Improvement efforts within organizations tend to focus on increasing the value delivered to the customer, or stakeholders, by providing the highest quality product or services in the shortest time and at the lowest cost possible.
Through the years various improvement approaches have been developed for this purpose such as: Total Quality Management (TQM), Kaizen, LEAN, and Six Sigma. These approaches all share at least one common trait, which is that they all promote Continuous Improvement. According to Wikipedia a continuous improvement is a process of ongoing efforts to improve products, services, or processes.
Total quality management (TQM) consists of organization-wide efforts to instill a culture in which the organization continuously improves its ability to deliver high-quality products and services to customers. Kaizen is Japanese and stands for “kai” meaning change and “zen” meaning good. It promotes improvements that are based on many small changes rather than a radical change. Six Sigma was originally developed to increase the quality of goods produced by reducing the number of defects per million units produced while Lean aims to improve time and cost by identifying and removing non value adding activities or “wastes”.
The notion of improving value is often associated to the Lean movement. Activities performed by the organization are evaluated from the perspective of the customer and classified into 3 categories: Value Adding, Value Enabling and Non-Value Adding (or Waste). Value Adding activities are essential to the production and delivery of the product or service to meet the customer's needs and requirements, where Value Enabling activities are necessary precursors to Value Adding activities. Value Enabling activities may also be activities required by law or regulations to allow the Value Adding activities to be carried out. Non Value Adding activities are considered waste. They do not add value to the customer and do not meet the criteria for Value Adding activities. Waste is basically something that the customer is not willing to pay for.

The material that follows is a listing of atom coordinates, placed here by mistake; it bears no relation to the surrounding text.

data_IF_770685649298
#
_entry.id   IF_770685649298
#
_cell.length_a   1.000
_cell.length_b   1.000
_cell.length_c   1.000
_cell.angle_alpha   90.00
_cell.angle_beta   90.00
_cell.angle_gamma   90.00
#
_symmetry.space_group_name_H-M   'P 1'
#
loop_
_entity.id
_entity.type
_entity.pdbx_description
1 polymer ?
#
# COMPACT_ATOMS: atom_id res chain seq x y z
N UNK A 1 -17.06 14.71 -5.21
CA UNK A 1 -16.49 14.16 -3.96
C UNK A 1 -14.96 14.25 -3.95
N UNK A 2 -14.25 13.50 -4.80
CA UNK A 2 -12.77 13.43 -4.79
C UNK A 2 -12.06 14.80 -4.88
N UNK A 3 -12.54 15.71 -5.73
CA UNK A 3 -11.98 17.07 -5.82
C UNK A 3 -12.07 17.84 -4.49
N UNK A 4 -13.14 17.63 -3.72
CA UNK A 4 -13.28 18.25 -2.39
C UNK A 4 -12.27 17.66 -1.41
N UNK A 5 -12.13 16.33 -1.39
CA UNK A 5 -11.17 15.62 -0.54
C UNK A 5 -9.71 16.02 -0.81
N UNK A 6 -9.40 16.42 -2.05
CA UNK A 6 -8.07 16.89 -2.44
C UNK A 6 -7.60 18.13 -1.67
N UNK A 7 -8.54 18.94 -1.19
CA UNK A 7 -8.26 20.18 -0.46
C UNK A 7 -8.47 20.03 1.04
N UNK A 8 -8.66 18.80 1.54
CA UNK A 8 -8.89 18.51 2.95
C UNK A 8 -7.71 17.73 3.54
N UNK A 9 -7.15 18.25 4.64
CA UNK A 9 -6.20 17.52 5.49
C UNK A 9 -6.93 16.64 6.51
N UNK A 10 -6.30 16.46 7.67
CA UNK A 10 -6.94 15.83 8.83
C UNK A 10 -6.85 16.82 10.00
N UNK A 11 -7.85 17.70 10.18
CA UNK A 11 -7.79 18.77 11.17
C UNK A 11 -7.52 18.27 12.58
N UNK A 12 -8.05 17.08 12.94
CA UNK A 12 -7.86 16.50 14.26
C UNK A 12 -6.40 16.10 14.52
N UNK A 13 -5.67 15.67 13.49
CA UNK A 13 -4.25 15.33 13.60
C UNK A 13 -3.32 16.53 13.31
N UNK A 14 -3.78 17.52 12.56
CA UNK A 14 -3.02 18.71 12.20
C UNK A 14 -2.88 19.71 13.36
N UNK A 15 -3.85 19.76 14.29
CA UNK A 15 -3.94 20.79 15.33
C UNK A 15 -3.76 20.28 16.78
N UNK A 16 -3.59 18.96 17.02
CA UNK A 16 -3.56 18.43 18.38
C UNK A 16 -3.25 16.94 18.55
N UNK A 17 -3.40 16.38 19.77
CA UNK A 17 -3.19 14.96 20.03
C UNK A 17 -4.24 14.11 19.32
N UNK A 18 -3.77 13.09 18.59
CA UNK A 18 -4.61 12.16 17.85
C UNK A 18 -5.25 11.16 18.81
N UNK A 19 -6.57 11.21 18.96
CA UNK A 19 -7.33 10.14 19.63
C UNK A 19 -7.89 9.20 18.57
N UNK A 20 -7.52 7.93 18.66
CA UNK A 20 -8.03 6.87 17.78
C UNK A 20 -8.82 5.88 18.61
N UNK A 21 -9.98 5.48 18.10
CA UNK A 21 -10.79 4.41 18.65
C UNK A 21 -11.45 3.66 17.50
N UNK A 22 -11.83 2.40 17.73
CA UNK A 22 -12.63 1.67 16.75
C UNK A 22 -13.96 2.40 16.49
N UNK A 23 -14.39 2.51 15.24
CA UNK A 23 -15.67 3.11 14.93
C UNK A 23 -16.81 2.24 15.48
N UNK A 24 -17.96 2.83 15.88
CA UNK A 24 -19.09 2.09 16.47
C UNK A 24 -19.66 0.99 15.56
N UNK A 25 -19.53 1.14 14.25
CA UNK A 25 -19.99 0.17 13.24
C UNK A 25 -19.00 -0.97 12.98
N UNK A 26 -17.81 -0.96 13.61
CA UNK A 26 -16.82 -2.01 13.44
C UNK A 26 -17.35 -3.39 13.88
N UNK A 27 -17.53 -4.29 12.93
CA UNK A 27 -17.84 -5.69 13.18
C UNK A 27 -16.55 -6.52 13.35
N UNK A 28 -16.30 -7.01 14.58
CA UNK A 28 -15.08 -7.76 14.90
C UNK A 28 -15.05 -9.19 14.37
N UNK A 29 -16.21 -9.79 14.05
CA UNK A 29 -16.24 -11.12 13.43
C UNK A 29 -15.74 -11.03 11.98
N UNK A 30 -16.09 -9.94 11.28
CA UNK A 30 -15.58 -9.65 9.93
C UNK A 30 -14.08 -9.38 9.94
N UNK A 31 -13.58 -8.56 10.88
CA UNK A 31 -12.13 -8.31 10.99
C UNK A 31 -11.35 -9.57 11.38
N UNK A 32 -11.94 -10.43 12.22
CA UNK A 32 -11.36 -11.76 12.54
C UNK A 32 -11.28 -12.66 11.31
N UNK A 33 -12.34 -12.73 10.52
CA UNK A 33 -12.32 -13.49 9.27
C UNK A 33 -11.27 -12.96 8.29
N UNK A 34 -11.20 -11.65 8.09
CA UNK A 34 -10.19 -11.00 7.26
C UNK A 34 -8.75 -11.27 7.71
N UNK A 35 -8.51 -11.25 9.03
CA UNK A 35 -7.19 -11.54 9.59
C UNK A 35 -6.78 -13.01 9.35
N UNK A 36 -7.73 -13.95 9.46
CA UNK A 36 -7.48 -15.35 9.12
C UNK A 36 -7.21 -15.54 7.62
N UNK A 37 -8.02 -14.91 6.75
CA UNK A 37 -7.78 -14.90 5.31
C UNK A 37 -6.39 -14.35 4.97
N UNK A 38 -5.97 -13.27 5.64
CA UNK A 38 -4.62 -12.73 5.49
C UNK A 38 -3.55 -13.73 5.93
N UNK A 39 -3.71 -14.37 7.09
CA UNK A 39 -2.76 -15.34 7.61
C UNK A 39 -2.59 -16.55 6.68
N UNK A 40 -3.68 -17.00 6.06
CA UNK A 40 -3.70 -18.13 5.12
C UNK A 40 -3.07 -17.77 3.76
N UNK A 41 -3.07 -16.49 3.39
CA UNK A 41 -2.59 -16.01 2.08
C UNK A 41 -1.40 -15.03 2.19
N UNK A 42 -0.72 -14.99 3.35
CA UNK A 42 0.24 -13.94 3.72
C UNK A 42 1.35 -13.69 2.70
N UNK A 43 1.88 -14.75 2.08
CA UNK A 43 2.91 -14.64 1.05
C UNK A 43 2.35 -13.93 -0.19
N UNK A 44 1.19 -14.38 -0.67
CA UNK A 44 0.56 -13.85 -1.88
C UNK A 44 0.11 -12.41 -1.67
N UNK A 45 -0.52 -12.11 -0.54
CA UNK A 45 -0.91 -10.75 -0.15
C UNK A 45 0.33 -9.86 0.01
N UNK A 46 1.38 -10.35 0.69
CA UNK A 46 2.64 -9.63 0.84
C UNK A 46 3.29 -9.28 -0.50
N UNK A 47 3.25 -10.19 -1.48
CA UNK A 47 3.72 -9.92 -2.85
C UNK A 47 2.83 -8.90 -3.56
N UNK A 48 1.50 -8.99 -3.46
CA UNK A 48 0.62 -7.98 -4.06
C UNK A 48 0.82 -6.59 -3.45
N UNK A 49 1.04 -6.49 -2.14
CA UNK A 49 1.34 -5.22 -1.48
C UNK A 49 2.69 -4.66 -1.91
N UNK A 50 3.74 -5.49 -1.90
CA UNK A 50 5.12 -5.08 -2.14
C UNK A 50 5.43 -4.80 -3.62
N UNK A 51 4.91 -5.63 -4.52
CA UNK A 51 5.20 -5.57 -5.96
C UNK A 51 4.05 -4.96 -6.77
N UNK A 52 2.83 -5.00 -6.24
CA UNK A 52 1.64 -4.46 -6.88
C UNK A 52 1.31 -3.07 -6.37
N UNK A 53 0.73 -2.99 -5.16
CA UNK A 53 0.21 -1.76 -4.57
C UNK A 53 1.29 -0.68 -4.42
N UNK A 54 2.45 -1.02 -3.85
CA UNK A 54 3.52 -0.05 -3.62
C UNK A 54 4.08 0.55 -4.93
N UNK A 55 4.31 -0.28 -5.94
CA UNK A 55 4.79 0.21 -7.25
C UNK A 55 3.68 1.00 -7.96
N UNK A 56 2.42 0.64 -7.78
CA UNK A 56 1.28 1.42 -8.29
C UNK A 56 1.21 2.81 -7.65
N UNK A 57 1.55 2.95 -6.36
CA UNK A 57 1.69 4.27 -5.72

Various categories of “Muda”, the Japanese word for waste, have been identified by the Lean movement. There are a couple of very well-known and useful mnemonics to help one remember the various types of non-value adding activities, or if you prefer, wastes. The two most popular of these mnemonics are TIMWOOD and DOWNTIME. TIMWOOD capturing a 7 types of wastes categorization, and DOWNTIME capturing an 8 types of wastes categorization.
DOWNTIME stands for:
A central concern of Six Sigma is to understand how well your processes, goods or services meet the specified customer expectations. Yield is a metric often used in assessing the quality of goods or services. Yield is often expressed as a percentage and it represents the proportion of results conforming to requirements or specifications of the customer compared to the number of raw inputs. E.g. we meet the customer expectations or specifications 99.999% of the time.
Efficiency is a central theme of any improvement effort. We are all familiar with the expression of “doing more with less”. When it comes to temporal efficiency two basic notions are at play: Lag Time and Processing Time. The Processing Time is the elapsed time from the start of the activity to its completion while the Lag Time is the elapsed time from the completion the preceding activity to the start of the current one.
If your improvement effort is in the context of business then, improving or lowering cost is a prevailing measure of improvement. Costs can generally be divided into Fixed Costs and Variable Costs. A Fixed Cost is a cost not dependent on the level of goods or services produced by the business, while a Variable Cost is a cost that change in proportion to the good or service that a business produces.
With these basic concepts in hand you are now ready to improve the value delivered to your customers, or stakeholders, by providing the highest quality product or services in the shortest time and at the lowest cost possible.